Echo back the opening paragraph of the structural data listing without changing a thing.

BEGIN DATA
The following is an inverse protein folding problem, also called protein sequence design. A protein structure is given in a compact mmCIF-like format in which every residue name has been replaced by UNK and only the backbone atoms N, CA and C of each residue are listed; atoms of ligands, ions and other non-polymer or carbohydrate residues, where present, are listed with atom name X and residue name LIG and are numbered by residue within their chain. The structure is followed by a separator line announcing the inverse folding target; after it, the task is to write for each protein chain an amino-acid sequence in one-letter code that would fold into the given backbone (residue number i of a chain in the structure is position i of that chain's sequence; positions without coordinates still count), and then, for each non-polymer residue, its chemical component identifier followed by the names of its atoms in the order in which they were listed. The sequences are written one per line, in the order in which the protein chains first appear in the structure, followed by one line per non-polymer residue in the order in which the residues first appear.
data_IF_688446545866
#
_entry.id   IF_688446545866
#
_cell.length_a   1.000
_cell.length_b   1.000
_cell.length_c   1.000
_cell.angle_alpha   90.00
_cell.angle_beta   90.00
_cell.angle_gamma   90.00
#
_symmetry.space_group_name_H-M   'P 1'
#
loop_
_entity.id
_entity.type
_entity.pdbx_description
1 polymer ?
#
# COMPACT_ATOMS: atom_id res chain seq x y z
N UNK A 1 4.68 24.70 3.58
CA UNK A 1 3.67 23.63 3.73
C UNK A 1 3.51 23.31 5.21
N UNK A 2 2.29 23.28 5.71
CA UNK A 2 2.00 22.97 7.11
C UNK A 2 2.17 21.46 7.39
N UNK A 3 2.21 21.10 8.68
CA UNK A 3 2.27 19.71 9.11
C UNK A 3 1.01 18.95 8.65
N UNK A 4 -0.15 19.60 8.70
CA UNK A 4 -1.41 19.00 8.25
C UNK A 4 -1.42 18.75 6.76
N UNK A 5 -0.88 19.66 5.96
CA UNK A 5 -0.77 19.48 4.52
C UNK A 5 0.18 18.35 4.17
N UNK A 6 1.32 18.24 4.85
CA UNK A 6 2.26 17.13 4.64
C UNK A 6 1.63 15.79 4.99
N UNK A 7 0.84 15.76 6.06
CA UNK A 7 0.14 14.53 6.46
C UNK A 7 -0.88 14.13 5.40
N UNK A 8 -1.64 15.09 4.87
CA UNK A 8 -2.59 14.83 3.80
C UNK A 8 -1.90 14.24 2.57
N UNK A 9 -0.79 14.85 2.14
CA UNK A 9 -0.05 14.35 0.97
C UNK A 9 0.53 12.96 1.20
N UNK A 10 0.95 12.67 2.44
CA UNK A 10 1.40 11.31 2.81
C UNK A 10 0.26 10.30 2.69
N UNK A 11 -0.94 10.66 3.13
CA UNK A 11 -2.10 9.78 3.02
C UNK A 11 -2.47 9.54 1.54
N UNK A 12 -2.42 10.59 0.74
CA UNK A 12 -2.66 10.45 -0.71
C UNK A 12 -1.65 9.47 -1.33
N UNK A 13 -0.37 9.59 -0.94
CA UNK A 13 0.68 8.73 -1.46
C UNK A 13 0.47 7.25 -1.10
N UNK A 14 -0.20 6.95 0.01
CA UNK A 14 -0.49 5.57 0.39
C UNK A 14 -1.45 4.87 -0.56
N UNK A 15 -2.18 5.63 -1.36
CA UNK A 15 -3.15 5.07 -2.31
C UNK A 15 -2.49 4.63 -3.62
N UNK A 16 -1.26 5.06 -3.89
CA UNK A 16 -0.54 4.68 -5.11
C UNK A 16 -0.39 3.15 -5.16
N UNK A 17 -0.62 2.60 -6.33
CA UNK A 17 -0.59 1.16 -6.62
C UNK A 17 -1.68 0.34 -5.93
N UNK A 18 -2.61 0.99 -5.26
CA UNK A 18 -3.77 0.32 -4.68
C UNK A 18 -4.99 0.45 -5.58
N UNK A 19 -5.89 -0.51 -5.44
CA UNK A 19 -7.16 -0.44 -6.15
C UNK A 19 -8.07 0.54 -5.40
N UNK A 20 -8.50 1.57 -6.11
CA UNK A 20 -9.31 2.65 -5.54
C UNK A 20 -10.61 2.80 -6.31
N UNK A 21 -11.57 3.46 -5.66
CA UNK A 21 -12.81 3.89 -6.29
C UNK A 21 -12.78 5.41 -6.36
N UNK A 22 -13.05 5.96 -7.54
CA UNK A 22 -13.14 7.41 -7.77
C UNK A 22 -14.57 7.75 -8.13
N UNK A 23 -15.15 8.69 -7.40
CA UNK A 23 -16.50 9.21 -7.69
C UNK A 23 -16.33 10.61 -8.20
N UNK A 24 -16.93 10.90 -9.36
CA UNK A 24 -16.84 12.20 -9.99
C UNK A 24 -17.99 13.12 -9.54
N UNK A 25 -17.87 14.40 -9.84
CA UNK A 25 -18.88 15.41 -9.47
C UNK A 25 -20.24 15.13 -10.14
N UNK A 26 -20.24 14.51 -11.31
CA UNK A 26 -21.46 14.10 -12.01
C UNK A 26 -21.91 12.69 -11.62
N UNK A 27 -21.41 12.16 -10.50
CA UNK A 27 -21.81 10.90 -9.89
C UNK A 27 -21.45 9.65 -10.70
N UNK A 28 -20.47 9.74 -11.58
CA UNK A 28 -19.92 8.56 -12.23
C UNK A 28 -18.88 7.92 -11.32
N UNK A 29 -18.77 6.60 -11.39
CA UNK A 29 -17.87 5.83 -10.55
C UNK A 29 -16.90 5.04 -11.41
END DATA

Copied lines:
The following is an inverse protein folding problem, also called protein sequence design. A protein structure is given in a compact mmCIF-like format in which every residue name has been replaced by UNK and only the backbone atoms N, CA and C of each residue are listed; atoms of ligands, ions and other non-polymer or carbohydrate residues, where present, are listed with atom name X and residue name LIG and are numbered by residue within their chain. The structure is followed by a separator line announcing the inverse folding target; after it, the task is to write for each protein chain an amino-acid sequence in one-letter code that would fold into the given backbone (residue number i of a chain in the structure is position i of that chain's sequence; positions without coordinates still count), and then, for each non-polymer residue, its chemical component identifier followed by the names of its atoms in the order in which they were listed. The sequences are written one per line, in the order in which the protein chains first appear in the structure, followed by one line per non-polymer residue in the order in which the residues first appear.